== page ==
Gender diversity in the boardroom: Baby steps and the long road ahead
“There’s a long way to go before equal representation becomes reality.”
While some mildly noteworthy milestones were reached last year with regard to gender diversity, I am reminded of recent incidents that tell me there’s a long way to go before equal representation becomes reality.
I’ll quickly tell you of two examples. I was at a private dinner of seasoned corporate board directors. It was a small, intimate affair meant to encourage open dialogue on relevant board-level topics of concern, so everyone felt they could “let their hair down” a bit. With three females and two people of color at the table, it didn’t take long for the topic of board diversity to surface and a lively discussion ensued. When the leader of the board search practice for one of the large “Big 4” search firms was asked point blank, “Why aren’t there more female board directors? Why isn’t the search community pushing this?” I was dumbfounded by the answer. “Well, there are only 24 sitting female CEOs of the Fortune 500 today” (an all-time high, by the way), “and they all already have board positions, so there just isn’t enough talent,” he said.
Rarely at a loss for words, even when faced by such an incomprehensible lump of stupidity as that, I felt compelled to respond. “So, do you consider yourself an “order taker” or a consultant to your clients? I find that a true consultant needs to guide and direct the client, not simply take instructions. I assure you there are plenty of qualified female directors with real talent that would add value to any board, even if they may not now or ever be a Fortune 500 CEO.”
You could hear a pin drop.
It wasn’t long after that evening when I found myself part of the NACD Directorship 20/20 effort. NACD Directorship 20/20 is a multi-year initiative designed to help directors and boards identify and prepare for emerging issues and opportunities that will impact boardrooms in the future. At a meeting held in New York and attended by some 200 board directors, again the topic turned to board diversity, and specifically gender diversity. And again, to my amazement, the exact same words were parroted by yet another “Big 4” search consultant. Now, I felt like a man on a mission. I stood up and introduced the woman sitting to my left. “The Major General in the U.S. Air Force sitting next to me has over 30,000 souls under her command, is a leading expert in supply chain and operations and has given 35 years of dedicated service to our country. I would suggest she would make an EXCELLENT board director for many, many companies!”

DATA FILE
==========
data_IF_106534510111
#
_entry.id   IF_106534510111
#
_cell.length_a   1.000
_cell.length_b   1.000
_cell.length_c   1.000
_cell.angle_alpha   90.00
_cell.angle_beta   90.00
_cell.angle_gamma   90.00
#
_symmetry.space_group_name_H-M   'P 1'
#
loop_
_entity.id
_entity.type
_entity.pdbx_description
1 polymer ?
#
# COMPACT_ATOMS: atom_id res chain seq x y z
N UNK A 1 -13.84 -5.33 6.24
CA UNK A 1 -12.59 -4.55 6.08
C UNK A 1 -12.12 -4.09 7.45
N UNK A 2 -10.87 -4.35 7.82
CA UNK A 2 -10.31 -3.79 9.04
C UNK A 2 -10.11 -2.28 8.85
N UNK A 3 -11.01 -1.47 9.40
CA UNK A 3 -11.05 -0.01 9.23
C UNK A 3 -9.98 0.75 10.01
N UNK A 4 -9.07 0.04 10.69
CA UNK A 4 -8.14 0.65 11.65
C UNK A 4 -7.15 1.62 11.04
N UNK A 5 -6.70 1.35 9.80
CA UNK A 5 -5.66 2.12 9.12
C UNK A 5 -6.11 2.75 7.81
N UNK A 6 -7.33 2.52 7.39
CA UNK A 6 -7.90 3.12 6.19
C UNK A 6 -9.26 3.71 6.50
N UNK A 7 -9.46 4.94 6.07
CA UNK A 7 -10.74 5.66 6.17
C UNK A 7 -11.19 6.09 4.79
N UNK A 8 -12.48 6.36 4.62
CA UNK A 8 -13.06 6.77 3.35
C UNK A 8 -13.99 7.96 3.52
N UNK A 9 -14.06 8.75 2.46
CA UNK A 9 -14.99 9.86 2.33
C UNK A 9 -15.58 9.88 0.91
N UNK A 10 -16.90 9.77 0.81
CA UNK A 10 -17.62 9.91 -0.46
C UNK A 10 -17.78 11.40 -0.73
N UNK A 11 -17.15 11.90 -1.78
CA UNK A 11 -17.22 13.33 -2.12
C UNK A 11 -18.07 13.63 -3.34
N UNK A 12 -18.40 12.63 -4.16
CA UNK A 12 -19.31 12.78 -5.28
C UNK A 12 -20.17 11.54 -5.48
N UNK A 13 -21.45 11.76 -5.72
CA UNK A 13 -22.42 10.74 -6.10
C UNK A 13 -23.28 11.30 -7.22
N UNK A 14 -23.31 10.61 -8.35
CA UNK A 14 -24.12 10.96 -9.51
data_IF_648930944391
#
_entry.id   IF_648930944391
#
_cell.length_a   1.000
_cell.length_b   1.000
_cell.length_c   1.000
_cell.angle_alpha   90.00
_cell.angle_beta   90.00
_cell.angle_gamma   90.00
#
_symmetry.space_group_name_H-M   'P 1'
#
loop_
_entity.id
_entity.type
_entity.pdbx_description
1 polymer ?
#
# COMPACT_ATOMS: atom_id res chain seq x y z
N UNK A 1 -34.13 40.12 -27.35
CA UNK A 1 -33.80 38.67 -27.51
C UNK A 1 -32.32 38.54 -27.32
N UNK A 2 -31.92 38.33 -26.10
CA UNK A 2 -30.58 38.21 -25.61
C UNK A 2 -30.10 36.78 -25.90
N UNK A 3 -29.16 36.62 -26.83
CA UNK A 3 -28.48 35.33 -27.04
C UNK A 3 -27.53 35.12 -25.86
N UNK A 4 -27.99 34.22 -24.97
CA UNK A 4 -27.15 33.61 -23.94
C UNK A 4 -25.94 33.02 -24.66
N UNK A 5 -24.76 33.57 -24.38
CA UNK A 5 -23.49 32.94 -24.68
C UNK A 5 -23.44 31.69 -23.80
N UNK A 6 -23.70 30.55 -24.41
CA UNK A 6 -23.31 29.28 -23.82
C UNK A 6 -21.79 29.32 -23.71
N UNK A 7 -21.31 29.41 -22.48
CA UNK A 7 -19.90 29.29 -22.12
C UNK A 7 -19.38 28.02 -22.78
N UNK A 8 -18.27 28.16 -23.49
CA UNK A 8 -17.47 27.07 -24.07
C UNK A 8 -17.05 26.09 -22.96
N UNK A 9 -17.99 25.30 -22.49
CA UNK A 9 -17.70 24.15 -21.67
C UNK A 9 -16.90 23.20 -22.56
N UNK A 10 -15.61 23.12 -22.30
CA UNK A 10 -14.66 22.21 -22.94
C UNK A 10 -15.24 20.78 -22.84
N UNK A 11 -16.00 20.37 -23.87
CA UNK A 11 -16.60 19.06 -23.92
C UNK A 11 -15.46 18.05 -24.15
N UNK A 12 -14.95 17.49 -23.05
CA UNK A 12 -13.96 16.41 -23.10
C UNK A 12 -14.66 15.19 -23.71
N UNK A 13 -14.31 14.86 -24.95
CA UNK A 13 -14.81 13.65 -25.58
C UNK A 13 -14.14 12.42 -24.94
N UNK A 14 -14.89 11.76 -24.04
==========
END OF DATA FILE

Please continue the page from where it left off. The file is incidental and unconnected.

The crowd erupted, and I was later approached by many of the female members of the audience, thanking me for my vocal retort.
These and countless other incidents highlight the deeply ingrained bias that still exists in the male dominated corporate world, even though many, if not most, would profess to be big supporters of gender diversity.
Yet, we have made strides. Strides I consider to be very small, baby steps.
Take the findings of the most recent iteration of the Chicago Network’s annual census, as outlined by Crain’s Chicago Business. In 2014, there were more female leaders at the Windy City’s 50 largest publicly traded companies than ever before. Nationally, the S&P 500 now boasts 24 female CEOs, up from 20 a year ago, and more than at any point since executive gender data monitoring began in 1998.
That still is only 4.8 percent… not exactly a number to herald as a breakthrough!
If the current rate of improvement in diversity continues, women won”t achieve 50 percent representation in boardrooms and executive suites for another 65 years. Talk about slow progress.
Achieving gender diversity in the C-suite
Every single company chairman and CEO has a role to play when it comes to improving gender diversity in the C-suite and on the board. A 2014 E&Y report entitled “Women on boards: global approaches to advancing diversity” took note of several approaches intended to help organizations bolster the number of women in their executive ranks.
- Corporate transparency: In some countries, companies are required to disclose their diversity-related efforts and policies to investors. In lieu of a national mandate, shareholders at some enterprises in the United States have pushed for changes in board composition and recruitment criteria. Investors tend to embrace these calls to action, increasing the pressure on businesses to make real, lasting changes in the name of gender diversity.